A panel of medical experts reaffirmed their support for
The Advisory Committee on Immunization Practices voted 10 to 4, with one abstention, to back the vaccine, opening the way for the U.S.
The agencies could decide to resume use as soon as Friday evening. The FDA will include a warning statement with the shot about the risk of clots, which have primarily been seen in young women. Panelists split over whether to give clearer guidelines, ultimately deciding to stick to recommending the vaccine to everyone 18 and older with the addition of the new FDA language.
“It’s our responsibility as clinicians to make sure women understand this risk and, when possible, that they have an alternative at the same site where you’re administering the vaccine,” the panel’s chair Jose Romero said following the vote.
More than than 8 million Americans have been given J&J’s vaccine. The panel reviewed evidence from 15 women who suffered the rare side effect, which involves
Thirteen of the women were under the age of 50, according to a presentation to the panel, and 12 of the 15 cases involved rare brain blood clots. As of April 21, about 4 million women in the U.S. had received the J&J vaccine.
J&J said in a
Plenty of Interest
“I do think that there’s plenty of people who are interested in the J&J vaccine if just for convenience as well as for a single-dose option,” Walensky said.
The agency has been doing risk-benefit analysis, she said, including looking at who would prefer the J&J vaccine or wouldn’t be able to access others. The CDC and the
Panelists wrestled with whether the benefits of J&J’s vaccine -- preventing hospitalization and death -- outweigh the risk of developing a clot. One of the most commonly cited concerns about keeping J&J’s vaccine sidelined was the disproportionate impact on vulnerable communities, including the homeless. Many state and local health departments were using J&J’s vaccine, which requires only one dose and is easier to store than other available Covid-19 vaccines, to reach these groups.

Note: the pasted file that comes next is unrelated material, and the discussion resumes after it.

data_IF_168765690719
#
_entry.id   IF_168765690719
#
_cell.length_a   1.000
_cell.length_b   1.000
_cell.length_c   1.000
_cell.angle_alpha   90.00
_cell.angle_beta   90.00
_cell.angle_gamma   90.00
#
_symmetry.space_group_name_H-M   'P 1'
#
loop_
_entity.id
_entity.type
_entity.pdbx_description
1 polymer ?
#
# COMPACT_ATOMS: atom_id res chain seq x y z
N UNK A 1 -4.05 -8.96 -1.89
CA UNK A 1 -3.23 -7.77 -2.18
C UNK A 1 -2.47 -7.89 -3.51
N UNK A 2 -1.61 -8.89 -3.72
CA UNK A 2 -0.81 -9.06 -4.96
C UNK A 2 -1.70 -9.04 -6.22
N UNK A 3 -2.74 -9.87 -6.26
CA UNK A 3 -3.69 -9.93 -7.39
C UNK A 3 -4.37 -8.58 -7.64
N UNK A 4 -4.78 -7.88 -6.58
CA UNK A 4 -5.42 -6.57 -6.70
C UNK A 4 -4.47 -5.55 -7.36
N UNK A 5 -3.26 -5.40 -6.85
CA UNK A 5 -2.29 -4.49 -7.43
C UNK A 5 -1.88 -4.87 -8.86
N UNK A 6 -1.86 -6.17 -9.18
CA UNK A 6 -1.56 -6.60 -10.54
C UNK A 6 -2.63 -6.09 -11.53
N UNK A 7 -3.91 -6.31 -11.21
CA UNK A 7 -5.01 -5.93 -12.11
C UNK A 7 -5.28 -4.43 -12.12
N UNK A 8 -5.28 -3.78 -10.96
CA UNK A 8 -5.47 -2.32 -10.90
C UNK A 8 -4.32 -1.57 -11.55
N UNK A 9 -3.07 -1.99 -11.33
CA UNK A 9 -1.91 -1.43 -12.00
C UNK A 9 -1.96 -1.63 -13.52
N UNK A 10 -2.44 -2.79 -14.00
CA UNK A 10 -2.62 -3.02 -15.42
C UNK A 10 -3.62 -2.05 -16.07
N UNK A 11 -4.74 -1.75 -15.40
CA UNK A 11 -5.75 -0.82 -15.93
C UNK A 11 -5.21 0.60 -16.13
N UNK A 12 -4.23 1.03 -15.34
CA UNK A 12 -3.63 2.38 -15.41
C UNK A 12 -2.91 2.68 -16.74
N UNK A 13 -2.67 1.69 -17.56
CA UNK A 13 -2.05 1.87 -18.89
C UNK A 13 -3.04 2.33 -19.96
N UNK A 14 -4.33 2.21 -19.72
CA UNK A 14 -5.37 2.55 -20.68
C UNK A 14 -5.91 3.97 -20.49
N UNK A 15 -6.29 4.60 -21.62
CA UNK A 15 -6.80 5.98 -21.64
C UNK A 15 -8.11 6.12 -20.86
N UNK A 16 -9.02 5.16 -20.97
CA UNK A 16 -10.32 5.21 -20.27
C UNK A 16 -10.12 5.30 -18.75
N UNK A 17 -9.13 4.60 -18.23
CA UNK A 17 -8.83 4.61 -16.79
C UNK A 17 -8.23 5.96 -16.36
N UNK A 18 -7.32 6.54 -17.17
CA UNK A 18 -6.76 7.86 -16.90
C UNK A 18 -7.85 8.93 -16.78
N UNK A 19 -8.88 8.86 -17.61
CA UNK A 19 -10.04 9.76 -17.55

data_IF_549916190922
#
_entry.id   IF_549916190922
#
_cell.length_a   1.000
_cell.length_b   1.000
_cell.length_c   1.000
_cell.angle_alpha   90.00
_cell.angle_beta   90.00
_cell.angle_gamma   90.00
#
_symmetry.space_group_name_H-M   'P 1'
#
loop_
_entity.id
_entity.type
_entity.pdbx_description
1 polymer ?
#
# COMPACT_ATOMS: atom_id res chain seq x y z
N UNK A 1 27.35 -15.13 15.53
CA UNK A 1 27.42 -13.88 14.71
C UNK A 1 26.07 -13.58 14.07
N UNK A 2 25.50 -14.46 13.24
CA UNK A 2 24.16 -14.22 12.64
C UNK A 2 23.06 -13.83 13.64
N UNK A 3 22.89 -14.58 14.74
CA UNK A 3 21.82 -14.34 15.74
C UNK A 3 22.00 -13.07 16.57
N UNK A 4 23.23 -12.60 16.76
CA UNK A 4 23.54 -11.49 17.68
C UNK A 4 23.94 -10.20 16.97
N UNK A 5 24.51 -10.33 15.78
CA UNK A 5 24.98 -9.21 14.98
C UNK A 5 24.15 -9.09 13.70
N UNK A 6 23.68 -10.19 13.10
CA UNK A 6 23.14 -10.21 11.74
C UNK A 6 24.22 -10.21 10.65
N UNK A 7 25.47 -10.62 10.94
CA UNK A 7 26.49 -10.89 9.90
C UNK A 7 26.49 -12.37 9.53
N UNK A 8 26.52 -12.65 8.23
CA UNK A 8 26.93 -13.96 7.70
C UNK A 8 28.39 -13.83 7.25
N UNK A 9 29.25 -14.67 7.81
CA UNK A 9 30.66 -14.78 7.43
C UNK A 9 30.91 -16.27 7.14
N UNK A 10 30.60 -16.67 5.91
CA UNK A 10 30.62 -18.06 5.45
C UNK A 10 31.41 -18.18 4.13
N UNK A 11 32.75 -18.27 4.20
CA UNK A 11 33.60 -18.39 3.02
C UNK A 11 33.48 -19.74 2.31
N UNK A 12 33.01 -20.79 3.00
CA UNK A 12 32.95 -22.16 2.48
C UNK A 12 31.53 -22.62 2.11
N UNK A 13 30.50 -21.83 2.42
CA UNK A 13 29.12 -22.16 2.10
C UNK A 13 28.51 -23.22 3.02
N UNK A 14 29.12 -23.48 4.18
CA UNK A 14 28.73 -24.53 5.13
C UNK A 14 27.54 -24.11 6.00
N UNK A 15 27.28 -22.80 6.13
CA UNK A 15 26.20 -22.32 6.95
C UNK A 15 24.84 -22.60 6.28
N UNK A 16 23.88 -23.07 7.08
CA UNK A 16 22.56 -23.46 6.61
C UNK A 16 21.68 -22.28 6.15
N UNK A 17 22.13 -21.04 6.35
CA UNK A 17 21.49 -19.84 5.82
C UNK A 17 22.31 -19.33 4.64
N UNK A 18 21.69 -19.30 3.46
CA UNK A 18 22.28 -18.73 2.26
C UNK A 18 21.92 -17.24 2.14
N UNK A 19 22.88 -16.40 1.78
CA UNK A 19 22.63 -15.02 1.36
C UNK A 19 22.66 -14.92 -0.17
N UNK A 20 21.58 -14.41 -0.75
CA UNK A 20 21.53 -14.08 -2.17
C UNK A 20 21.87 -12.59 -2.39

Sarah Long, a Drexel University College of Medicine pediatrician who voted against the recommendation, says she didn’t object to resuming use of the vaccine, but to the lack of guidance.
“I am very sorry that we haven’t chosen to put up front the knowledge that we have,” she said during the meeting, “that this is unique, it’s clustered, that it’s almost certainly related to the vaccine.”
Praise for Decision
While the cases reviewed Friday suggest the blood clots are most common in young women, panelists warned the clots may still occur in men. One man in J&J’s clinical trial developed a clot. And two of the 15 cases recorded thus far occurred in women over 50, raising the possibility that the syndrome can also appear in older people.
European Union regulators have already decided to move forward with J&J’s vaccine, and Friday issued an analysis showing that the benefits of AstraZeneca Plc’s vaccine, also linked to clotting, outweigh its risks. The
Mario Ramirez, an emergency medicine doctor who served in the Department of Health and Human Services’ Office of Pandemic and Emerging Threats during the Obama administration, praised the advisors’ decision.
“All medicines, even ones that we use commonly, have side effects,” he said. “The way forward is to help inform people about the risk based on the information we have right now.”
(Updates with panel chair’s comment in fourth paragraph.)
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